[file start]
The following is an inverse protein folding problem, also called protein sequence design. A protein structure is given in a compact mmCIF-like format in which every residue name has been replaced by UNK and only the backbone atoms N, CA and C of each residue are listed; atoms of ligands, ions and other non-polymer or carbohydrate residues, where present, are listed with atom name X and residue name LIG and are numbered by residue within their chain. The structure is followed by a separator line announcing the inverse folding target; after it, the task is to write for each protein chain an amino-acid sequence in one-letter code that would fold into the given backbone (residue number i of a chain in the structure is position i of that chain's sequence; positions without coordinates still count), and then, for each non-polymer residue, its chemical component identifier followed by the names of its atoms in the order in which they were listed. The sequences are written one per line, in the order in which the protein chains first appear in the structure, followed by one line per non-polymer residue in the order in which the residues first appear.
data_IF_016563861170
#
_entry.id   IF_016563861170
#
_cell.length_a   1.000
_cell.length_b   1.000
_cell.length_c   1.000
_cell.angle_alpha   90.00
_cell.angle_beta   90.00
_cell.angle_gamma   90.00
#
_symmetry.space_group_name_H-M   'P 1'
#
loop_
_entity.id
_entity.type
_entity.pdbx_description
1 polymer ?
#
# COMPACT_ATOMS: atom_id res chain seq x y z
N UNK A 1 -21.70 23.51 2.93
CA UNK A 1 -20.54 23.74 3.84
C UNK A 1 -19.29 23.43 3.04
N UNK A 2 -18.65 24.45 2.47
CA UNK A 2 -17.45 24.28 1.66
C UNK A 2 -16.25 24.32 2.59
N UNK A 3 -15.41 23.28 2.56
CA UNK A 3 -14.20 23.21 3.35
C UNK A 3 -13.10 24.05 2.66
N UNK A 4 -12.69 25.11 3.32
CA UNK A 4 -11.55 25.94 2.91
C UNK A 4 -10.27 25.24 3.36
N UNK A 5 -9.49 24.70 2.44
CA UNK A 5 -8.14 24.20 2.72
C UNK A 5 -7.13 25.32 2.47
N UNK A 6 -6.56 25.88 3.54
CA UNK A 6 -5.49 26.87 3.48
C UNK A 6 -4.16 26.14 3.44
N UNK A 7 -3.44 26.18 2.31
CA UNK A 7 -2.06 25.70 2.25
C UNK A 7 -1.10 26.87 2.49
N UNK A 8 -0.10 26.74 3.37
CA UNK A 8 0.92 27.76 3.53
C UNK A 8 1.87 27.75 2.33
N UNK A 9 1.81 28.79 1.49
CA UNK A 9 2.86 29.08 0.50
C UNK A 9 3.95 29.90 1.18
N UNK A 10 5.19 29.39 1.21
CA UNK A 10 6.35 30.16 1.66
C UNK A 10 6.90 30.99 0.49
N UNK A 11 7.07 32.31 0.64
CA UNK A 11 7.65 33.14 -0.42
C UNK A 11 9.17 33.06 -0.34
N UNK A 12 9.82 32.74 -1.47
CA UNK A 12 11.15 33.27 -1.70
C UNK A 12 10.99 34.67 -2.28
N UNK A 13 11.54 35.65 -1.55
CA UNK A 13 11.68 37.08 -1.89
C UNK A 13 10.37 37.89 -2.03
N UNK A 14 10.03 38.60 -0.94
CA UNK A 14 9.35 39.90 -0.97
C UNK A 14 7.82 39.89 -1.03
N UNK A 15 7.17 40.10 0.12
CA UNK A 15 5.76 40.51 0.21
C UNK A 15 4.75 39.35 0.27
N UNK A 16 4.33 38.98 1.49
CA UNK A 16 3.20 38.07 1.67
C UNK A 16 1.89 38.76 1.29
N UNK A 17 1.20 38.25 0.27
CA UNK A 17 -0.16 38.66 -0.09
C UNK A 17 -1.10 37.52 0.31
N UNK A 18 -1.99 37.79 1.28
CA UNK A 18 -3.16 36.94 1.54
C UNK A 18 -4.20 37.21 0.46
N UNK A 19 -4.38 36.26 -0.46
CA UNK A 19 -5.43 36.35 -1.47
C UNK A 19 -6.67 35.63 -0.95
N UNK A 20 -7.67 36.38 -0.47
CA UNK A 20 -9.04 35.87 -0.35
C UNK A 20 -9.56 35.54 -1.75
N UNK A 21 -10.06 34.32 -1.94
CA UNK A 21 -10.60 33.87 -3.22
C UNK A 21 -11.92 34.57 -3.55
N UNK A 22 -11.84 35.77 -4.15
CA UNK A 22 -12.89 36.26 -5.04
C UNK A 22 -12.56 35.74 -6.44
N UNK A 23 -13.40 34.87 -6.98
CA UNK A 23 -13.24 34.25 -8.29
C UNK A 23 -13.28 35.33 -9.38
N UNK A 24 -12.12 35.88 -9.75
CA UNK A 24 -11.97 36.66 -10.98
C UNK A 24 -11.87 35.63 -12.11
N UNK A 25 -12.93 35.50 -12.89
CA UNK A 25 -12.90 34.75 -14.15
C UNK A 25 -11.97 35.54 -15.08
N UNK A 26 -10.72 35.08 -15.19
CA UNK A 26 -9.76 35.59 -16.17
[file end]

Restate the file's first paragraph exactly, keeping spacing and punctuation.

The following is an inverse protein folding problem, also called protein sequence design. A protein structure is given in a compact mmCIF-like format in which every residue name has been replaced by UNK and only the backbone atoms N, CA and C of each residue are listed; atoms of ligands, ions and other non-polymer or carbohydrate residues, where present, are listed with atom name X and residue name LIG and are numbered by residue within their chain. The structure is followed by a separator line announcing the inverse folding target; after it, the task is to write for each protein chain an amino-acid sequence in one-letter code that would fold into the given backbone (residue number i of a chain in the structure is position i of that chain's sequence; positions without coordinates still count), and then, for each non-polymer residue, its chemical component identifier followed by the names of its atoms in the order in which they were listed. The sequences are written one per line, in the order in which the protein chains first appear in the structure, followed by one line per non-polymer residue in the order in which the residues first appear.